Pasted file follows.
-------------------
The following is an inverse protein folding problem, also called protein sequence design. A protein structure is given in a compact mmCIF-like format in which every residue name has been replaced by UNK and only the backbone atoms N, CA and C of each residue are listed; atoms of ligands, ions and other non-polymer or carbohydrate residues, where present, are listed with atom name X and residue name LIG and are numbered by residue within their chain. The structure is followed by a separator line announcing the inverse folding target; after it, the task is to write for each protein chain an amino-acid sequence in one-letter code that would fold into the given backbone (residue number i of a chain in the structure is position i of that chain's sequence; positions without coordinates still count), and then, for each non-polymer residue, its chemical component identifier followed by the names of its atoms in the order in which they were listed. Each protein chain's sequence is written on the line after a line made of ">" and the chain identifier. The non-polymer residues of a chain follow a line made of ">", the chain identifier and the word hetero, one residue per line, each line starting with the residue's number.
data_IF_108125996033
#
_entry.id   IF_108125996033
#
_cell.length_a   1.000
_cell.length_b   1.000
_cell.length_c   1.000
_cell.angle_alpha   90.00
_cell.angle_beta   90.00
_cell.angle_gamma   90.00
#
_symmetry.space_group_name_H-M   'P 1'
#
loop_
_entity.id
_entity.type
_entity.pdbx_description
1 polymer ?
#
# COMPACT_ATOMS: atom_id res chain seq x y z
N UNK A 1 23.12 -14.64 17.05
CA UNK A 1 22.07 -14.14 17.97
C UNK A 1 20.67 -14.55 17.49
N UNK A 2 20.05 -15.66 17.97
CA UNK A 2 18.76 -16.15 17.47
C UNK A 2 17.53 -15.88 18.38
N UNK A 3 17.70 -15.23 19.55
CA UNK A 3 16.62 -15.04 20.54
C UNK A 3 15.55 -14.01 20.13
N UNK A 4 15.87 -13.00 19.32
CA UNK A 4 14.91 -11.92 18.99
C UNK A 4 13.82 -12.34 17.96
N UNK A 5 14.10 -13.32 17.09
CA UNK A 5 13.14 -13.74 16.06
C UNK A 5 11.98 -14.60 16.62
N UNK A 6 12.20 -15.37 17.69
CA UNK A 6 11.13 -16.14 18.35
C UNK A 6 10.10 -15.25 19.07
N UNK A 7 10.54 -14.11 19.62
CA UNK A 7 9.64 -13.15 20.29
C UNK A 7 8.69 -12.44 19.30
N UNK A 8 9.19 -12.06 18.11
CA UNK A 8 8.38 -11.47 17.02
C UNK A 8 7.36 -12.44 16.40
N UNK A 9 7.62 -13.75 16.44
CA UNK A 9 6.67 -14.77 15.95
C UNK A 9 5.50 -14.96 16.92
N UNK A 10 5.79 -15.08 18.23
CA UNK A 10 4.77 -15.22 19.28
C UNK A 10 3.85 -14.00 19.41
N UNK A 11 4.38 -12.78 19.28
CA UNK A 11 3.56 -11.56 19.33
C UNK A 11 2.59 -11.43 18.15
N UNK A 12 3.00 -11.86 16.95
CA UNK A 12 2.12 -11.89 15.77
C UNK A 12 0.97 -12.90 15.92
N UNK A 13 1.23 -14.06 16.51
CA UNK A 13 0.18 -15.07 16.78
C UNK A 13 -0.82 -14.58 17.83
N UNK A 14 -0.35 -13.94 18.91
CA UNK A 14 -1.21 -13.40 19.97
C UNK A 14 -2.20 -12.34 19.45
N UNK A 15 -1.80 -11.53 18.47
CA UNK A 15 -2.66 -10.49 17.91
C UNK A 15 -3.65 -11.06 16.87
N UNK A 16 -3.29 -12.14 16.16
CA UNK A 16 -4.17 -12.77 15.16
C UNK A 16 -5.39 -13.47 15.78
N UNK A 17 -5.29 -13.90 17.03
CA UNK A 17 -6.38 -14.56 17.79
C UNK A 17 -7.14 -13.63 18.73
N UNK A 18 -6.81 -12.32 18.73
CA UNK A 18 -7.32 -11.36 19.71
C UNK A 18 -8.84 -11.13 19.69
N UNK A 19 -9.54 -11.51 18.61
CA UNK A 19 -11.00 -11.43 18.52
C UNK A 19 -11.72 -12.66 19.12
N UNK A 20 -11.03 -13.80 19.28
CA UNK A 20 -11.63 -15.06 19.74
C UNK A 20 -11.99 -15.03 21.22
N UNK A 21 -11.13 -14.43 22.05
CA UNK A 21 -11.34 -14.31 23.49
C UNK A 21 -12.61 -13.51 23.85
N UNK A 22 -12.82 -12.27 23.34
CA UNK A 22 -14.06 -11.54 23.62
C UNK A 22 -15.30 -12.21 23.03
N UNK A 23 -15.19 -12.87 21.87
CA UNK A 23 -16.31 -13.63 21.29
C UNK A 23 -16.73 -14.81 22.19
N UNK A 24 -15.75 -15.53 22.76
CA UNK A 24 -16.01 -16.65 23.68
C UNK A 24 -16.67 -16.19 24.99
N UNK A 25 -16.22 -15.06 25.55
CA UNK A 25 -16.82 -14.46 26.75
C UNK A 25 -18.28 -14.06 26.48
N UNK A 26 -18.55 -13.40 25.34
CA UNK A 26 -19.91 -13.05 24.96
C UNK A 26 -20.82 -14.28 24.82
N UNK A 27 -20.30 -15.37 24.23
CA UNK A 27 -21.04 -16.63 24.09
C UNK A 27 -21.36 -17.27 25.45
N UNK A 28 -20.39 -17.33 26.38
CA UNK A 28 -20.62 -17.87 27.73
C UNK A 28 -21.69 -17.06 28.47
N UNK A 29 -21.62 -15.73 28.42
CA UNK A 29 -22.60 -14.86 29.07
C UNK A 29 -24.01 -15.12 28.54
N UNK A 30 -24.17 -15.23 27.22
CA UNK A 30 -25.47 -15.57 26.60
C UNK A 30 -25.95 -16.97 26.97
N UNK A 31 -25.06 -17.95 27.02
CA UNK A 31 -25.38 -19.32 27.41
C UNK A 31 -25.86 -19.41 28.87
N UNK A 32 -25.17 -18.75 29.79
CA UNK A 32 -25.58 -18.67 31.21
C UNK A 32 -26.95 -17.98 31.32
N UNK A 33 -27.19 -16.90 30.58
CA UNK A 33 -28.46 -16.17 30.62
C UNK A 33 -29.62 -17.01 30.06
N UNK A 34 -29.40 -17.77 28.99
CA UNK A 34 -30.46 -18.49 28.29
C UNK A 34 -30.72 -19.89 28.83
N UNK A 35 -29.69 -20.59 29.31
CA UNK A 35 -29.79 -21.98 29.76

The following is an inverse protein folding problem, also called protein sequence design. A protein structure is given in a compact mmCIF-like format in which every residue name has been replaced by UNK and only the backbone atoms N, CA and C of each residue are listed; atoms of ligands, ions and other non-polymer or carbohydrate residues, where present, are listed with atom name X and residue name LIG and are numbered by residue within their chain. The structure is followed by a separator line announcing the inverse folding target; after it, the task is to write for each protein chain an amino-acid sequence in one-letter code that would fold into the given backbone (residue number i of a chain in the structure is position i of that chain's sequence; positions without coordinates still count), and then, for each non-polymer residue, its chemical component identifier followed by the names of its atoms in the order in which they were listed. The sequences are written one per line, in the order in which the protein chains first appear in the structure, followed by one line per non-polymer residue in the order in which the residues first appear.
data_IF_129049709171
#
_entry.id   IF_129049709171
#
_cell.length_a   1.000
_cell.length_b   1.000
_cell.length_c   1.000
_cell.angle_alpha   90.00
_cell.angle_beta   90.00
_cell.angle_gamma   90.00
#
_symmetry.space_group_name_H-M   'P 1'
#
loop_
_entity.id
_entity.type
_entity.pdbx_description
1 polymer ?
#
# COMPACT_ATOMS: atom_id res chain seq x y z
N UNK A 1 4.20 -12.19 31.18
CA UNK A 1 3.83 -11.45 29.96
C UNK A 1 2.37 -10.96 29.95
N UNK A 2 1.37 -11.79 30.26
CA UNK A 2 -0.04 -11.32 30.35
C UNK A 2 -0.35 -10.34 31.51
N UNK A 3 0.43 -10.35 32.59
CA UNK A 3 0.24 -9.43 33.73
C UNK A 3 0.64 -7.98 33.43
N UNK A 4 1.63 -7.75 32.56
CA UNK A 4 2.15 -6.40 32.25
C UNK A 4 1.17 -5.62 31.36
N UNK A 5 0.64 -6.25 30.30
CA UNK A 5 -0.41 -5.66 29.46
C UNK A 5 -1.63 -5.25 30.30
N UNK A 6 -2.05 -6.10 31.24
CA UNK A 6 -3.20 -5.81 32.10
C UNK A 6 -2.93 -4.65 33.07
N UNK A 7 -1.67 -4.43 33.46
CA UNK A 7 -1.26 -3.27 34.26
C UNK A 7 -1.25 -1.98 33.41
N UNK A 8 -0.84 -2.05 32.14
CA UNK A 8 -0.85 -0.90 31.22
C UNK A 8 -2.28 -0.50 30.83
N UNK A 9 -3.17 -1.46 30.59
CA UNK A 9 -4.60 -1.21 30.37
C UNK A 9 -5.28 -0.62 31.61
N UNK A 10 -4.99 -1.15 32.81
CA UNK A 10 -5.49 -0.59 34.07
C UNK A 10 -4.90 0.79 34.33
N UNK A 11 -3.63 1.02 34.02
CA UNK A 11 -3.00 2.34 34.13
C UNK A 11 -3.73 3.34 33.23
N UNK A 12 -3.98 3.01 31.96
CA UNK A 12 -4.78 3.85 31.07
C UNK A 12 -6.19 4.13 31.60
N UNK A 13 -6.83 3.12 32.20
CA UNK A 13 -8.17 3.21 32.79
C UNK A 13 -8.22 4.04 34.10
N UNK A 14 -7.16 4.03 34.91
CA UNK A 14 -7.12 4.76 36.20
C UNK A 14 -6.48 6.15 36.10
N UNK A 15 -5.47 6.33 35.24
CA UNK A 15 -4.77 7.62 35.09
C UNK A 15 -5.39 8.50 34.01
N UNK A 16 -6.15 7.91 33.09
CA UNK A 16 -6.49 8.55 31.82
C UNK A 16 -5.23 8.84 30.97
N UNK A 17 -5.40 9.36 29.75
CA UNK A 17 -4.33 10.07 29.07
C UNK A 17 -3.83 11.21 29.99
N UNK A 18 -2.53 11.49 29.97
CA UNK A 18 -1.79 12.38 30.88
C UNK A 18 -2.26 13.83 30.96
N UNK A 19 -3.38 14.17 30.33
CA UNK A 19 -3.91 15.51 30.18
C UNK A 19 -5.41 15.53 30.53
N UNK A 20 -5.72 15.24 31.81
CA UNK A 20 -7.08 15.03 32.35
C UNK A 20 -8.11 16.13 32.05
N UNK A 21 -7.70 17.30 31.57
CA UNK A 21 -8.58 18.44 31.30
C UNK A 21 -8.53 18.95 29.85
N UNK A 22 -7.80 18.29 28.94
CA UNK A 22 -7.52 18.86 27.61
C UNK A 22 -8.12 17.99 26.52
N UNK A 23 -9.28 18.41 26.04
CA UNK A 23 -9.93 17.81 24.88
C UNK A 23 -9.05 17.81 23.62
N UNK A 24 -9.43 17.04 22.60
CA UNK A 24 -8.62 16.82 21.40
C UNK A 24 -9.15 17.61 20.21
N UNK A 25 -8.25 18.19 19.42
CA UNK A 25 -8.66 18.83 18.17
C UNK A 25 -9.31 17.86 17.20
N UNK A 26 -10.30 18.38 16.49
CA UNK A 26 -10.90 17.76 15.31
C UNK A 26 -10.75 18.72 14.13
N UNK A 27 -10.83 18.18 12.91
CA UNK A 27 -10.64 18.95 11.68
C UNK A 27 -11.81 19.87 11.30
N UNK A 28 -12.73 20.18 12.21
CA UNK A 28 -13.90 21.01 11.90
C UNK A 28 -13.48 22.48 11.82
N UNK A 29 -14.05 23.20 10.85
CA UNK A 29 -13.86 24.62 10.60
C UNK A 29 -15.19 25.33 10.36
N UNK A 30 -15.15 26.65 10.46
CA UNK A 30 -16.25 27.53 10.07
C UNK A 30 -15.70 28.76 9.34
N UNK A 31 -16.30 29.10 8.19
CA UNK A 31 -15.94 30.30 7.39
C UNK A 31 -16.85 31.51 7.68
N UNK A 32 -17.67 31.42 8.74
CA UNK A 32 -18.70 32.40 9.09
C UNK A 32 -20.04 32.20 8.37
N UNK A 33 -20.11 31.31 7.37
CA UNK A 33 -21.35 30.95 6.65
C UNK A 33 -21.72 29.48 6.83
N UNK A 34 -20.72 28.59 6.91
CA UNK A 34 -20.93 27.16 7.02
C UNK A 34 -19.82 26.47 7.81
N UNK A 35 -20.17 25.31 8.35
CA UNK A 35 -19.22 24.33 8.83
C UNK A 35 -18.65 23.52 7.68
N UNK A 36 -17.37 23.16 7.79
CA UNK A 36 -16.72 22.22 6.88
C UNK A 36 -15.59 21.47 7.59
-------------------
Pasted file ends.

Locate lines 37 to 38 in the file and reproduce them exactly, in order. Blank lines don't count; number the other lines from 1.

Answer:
N UNK A 6 12.20 -15.37 17.69
CA UNK A 6 11.13 -16.14 18.35